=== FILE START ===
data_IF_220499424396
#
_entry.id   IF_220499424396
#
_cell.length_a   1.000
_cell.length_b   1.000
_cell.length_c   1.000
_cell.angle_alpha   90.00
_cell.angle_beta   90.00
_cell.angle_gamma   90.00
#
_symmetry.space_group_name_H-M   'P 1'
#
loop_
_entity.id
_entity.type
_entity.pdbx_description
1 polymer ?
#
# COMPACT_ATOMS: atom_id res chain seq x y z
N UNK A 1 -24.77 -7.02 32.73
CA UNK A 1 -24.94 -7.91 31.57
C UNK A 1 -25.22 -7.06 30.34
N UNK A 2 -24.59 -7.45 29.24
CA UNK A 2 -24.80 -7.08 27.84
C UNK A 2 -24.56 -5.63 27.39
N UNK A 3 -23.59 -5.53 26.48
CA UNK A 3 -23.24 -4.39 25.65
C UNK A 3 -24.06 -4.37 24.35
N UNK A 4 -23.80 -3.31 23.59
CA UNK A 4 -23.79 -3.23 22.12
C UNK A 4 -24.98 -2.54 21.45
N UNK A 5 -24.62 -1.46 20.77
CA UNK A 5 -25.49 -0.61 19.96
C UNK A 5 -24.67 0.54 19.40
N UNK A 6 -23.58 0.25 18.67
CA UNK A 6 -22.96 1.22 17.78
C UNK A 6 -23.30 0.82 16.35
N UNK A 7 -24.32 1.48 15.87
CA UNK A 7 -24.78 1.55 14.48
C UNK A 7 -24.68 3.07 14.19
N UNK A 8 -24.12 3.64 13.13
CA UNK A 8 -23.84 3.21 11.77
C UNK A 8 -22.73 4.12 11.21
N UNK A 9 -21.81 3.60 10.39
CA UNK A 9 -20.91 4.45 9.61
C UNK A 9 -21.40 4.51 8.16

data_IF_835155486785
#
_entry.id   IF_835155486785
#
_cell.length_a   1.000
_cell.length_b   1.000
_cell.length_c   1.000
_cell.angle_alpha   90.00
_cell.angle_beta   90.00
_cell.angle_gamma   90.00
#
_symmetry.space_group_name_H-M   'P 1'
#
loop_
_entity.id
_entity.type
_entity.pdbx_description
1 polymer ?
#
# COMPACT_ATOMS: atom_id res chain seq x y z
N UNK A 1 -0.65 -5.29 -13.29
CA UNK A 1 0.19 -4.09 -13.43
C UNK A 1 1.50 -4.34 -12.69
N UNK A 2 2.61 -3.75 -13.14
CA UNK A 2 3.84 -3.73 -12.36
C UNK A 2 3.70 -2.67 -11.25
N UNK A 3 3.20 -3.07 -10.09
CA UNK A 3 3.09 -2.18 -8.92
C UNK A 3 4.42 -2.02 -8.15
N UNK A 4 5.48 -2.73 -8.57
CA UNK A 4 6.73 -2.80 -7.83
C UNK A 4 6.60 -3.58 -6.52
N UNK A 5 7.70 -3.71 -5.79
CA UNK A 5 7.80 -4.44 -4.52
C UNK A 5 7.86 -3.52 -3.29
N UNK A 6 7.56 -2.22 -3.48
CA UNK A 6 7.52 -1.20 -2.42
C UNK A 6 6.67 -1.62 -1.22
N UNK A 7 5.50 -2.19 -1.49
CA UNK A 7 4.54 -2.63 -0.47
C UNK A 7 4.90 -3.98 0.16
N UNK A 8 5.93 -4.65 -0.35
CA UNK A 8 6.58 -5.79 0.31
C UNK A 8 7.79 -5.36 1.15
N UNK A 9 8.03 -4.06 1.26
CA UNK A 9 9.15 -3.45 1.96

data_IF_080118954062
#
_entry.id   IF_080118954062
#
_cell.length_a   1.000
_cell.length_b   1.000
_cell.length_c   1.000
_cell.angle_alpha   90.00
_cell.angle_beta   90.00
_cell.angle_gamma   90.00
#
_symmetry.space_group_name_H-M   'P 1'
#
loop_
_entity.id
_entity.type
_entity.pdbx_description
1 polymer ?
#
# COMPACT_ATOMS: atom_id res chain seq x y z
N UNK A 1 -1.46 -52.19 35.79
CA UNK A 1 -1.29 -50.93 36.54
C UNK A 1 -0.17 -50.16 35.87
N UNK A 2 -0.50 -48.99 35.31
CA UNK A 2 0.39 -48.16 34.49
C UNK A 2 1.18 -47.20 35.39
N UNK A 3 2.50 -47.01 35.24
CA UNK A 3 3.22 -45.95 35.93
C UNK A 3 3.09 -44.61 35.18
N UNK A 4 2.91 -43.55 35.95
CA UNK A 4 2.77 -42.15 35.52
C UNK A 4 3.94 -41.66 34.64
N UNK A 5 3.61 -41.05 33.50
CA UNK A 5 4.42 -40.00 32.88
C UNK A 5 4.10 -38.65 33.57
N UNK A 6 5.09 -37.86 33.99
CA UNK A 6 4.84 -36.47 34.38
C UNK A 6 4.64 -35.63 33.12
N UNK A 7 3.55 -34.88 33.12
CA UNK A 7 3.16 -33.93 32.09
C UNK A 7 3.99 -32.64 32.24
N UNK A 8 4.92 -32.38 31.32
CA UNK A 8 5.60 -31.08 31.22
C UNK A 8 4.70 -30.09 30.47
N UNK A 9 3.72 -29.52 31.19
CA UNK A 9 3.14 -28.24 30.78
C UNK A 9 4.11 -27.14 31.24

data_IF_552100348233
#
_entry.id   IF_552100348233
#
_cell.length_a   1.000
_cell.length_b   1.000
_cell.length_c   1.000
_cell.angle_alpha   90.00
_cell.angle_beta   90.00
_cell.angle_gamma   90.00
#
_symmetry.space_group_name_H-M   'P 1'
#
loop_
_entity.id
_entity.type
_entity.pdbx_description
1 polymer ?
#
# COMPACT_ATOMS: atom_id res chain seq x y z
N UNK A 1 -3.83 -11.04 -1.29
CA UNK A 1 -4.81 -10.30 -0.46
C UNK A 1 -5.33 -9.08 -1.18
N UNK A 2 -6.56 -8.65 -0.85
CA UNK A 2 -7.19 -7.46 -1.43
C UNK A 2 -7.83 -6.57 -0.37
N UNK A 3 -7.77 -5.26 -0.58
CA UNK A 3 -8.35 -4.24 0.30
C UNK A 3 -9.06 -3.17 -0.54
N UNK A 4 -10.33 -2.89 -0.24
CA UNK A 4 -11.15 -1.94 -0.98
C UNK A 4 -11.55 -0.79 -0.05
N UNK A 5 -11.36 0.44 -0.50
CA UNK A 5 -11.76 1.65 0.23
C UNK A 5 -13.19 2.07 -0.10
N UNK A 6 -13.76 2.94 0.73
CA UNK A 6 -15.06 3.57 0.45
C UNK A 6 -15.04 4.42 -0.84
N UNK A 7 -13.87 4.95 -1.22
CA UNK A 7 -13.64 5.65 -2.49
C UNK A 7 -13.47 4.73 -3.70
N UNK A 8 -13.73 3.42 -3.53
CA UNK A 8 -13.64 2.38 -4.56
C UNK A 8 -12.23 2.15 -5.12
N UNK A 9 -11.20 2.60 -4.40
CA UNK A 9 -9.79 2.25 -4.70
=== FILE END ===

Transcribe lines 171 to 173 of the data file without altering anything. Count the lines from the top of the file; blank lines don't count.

CA UNK A 4 -11.15 -1.94 -0.98
C UNK A 4 -11.55 -0.79 -0.05
N UNK A 5 -11.36 0.44 -0.50